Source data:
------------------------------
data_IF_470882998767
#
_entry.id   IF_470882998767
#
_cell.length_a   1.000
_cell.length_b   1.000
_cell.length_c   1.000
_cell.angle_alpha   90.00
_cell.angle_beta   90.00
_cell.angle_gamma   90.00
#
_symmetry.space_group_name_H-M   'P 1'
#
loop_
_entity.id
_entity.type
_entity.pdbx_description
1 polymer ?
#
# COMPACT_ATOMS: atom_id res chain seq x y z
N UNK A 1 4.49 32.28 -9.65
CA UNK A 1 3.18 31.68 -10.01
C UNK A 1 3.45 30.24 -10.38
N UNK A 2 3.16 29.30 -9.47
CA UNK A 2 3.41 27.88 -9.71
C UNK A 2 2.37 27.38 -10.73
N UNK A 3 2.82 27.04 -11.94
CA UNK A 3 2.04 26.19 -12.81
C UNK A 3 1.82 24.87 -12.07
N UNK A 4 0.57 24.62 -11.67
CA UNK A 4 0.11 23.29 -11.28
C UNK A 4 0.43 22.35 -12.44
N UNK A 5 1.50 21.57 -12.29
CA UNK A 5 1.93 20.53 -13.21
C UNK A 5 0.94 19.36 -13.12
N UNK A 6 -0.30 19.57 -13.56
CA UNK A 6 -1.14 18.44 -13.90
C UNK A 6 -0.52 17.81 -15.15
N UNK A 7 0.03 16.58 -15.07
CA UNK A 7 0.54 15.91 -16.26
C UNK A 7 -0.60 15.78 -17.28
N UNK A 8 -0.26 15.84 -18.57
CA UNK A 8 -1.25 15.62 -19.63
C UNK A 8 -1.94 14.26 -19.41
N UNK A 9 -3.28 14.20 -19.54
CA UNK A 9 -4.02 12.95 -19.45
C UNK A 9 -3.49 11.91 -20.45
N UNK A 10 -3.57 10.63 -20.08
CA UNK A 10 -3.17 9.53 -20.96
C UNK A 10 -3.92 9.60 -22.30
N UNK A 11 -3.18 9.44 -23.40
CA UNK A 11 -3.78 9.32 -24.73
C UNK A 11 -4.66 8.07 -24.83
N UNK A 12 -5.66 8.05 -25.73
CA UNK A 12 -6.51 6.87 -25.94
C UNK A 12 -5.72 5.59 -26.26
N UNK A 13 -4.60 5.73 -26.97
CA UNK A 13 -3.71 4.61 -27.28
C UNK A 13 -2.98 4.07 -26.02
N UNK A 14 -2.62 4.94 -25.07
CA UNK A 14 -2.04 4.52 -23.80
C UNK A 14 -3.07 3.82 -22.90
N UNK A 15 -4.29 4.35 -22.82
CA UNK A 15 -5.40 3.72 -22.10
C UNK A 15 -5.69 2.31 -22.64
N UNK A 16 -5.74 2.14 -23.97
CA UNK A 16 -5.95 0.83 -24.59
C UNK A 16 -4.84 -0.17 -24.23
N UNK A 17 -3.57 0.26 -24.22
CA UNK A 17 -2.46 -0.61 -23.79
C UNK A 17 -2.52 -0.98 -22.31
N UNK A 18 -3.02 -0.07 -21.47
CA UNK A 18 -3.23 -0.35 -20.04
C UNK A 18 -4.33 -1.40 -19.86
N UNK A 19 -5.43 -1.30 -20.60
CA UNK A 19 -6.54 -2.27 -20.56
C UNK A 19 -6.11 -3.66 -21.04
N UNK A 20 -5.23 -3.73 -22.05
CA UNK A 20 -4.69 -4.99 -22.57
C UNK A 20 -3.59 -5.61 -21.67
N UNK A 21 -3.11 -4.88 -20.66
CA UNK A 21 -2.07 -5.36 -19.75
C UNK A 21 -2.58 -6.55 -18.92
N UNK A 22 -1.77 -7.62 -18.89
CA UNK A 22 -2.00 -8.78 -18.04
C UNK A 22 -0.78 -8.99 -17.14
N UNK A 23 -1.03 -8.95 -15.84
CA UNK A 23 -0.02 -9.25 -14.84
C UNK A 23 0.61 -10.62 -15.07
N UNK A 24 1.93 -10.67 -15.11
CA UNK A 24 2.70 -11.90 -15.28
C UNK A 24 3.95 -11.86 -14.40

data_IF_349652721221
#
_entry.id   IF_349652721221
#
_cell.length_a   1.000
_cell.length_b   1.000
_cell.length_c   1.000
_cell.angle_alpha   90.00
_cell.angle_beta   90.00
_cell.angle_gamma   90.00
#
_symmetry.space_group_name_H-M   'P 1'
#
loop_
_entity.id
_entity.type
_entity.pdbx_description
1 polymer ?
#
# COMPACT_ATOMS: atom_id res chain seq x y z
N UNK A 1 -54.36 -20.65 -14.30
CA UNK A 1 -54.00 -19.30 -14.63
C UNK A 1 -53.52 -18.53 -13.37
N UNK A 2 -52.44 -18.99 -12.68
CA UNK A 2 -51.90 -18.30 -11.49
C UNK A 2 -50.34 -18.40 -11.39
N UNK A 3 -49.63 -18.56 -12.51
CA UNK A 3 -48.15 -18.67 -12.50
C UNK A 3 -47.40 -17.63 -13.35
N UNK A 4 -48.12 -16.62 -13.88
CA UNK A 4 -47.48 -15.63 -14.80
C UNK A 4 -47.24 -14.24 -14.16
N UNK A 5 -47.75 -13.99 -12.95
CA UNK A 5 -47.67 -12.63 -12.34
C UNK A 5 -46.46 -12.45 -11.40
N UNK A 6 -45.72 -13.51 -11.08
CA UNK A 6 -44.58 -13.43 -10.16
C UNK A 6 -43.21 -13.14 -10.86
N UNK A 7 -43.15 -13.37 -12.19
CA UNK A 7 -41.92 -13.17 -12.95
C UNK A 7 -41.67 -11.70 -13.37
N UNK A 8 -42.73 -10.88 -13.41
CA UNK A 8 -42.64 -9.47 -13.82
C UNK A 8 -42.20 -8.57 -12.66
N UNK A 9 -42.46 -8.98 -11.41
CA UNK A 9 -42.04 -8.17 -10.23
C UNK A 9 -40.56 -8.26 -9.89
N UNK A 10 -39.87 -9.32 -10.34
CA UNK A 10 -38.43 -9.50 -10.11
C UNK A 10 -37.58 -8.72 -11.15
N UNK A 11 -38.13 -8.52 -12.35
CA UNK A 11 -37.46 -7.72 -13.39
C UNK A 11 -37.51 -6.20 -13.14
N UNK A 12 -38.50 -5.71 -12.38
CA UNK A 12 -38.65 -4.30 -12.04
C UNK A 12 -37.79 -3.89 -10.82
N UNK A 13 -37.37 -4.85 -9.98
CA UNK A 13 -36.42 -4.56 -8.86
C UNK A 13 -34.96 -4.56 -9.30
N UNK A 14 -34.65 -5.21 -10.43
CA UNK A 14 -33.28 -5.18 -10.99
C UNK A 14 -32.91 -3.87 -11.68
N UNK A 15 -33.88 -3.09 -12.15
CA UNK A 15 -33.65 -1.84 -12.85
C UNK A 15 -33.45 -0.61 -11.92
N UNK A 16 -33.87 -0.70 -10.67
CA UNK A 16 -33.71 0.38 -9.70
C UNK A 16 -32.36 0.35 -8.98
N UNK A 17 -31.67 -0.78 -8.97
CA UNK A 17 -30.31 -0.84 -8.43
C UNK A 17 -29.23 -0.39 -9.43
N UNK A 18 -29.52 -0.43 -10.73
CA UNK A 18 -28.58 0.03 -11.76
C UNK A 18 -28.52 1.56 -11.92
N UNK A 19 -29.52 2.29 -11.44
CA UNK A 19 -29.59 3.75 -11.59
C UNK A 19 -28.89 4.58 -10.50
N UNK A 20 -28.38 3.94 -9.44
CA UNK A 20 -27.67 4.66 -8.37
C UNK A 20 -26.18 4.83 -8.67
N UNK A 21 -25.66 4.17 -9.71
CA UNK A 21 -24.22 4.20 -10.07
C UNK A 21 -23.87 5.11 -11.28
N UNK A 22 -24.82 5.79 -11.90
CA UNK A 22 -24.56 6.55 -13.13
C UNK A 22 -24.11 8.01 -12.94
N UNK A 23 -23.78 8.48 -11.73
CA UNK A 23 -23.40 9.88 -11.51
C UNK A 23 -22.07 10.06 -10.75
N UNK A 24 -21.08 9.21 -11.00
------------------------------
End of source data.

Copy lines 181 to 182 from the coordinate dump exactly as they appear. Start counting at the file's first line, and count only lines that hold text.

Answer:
C UNK A 23 -22.07 10.06 -10.75
N UNK A 24 -21.08 9.21 -11.00